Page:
5.4: Rectifier circuits
5.4 Rectifier circuits
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Rectifier circuits are arrangements for converting alternating power to d.c. power. A transformer is usually used to change the voltage levels and to provide safety isolation between the mains supply and your circuit. The three common rectifier configurations are shown in Fig. 5.4.1. Output voltages and currents, including smoothing capacitors and a load resistor are shown in Fig. 5.4.2.
Figure 5.4.1: ( a) Half-wave rectifier. ( b) Full-wave rectifier. ( c) Full-wave bridge rectifier.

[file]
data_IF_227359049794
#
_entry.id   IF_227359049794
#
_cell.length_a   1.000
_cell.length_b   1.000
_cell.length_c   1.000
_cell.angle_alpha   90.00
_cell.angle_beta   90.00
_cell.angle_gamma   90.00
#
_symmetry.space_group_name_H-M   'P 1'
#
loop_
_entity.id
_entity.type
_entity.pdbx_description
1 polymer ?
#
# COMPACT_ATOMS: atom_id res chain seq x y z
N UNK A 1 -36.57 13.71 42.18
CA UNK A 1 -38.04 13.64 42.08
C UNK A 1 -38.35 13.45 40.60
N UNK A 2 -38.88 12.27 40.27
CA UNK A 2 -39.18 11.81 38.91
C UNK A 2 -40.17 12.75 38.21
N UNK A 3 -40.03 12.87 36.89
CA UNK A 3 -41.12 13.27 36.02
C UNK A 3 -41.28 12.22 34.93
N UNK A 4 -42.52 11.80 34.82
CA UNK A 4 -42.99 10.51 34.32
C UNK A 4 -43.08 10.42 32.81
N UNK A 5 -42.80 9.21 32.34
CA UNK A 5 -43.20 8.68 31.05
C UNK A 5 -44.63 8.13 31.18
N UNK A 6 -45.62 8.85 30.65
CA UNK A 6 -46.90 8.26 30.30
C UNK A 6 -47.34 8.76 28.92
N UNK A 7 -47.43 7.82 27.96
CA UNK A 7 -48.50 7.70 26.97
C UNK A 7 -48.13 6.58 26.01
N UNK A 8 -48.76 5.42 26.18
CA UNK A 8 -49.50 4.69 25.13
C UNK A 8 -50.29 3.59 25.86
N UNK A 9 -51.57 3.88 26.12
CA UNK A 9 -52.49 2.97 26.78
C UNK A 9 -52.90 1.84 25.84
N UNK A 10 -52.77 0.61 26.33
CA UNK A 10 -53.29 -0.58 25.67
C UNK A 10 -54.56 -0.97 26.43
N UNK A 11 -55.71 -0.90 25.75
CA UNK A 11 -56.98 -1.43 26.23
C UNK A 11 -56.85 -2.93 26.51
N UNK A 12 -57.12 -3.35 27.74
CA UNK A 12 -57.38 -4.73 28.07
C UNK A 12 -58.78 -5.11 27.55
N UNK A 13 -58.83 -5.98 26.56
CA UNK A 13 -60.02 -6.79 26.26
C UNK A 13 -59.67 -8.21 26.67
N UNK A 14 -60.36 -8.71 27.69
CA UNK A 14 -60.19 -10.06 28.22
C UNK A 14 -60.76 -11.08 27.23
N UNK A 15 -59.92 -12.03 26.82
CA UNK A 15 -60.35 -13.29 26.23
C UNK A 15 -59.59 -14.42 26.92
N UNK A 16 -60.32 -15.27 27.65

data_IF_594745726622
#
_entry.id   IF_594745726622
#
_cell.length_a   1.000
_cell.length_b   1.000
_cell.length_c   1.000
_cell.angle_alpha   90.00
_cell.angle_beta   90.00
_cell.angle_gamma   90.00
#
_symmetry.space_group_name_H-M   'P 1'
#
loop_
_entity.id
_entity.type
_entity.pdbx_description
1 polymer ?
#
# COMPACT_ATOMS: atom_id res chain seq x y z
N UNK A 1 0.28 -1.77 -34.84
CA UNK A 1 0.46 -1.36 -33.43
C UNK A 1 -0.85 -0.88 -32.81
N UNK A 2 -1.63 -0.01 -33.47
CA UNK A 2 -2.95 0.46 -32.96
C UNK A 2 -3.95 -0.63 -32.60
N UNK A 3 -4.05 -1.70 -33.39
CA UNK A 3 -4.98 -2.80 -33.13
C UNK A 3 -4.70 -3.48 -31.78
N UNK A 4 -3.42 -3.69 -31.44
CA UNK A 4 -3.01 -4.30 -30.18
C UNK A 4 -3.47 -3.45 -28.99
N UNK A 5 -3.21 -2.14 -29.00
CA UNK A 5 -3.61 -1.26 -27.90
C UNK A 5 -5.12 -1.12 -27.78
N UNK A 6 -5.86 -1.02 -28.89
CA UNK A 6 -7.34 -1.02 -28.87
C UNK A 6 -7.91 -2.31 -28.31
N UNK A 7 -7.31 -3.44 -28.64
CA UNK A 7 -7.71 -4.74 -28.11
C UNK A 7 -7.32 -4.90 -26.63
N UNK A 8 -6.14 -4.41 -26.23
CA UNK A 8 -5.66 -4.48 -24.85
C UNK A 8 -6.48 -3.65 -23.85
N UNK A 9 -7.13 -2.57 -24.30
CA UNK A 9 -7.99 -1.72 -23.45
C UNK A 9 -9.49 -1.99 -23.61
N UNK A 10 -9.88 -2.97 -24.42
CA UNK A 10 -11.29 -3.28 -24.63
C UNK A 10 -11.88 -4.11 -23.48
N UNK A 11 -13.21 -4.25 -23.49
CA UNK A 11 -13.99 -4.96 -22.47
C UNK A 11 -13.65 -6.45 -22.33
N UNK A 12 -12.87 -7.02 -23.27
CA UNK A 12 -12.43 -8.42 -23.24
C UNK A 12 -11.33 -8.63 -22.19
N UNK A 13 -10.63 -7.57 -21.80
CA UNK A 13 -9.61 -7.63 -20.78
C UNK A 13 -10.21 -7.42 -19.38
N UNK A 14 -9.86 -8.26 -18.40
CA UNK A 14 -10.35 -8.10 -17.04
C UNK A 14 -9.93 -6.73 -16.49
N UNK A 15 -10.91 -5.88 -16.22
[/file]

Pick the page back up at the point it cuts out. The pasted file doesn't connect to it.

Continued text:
Figure 5.4.2: ( a) Waveforms for half-wave rectifier. ( b) Waveforms for full-wave bridge rectifier.
The negative values of I( Cl) simply represent current flowing in the 'opposite' direction as C l supplies the output while the rectifiers are not conducting. The PSpice plot of AVG( M( I( R2))) is the average of the modulus of the current through R 2 and this will be found to be equal to AVG( I( Rl) + I( Cl)) as it should.
The relationship between output current, ripple and smoothing capacity is usually derived from curves of the type produced by Schade (1943) and by Waidelich (1947), though it should be noted that these were originally derived for vacuum tube rectifiers which have substantial forward voltage drops. The defining parameter is the quantity ?R L C as shown...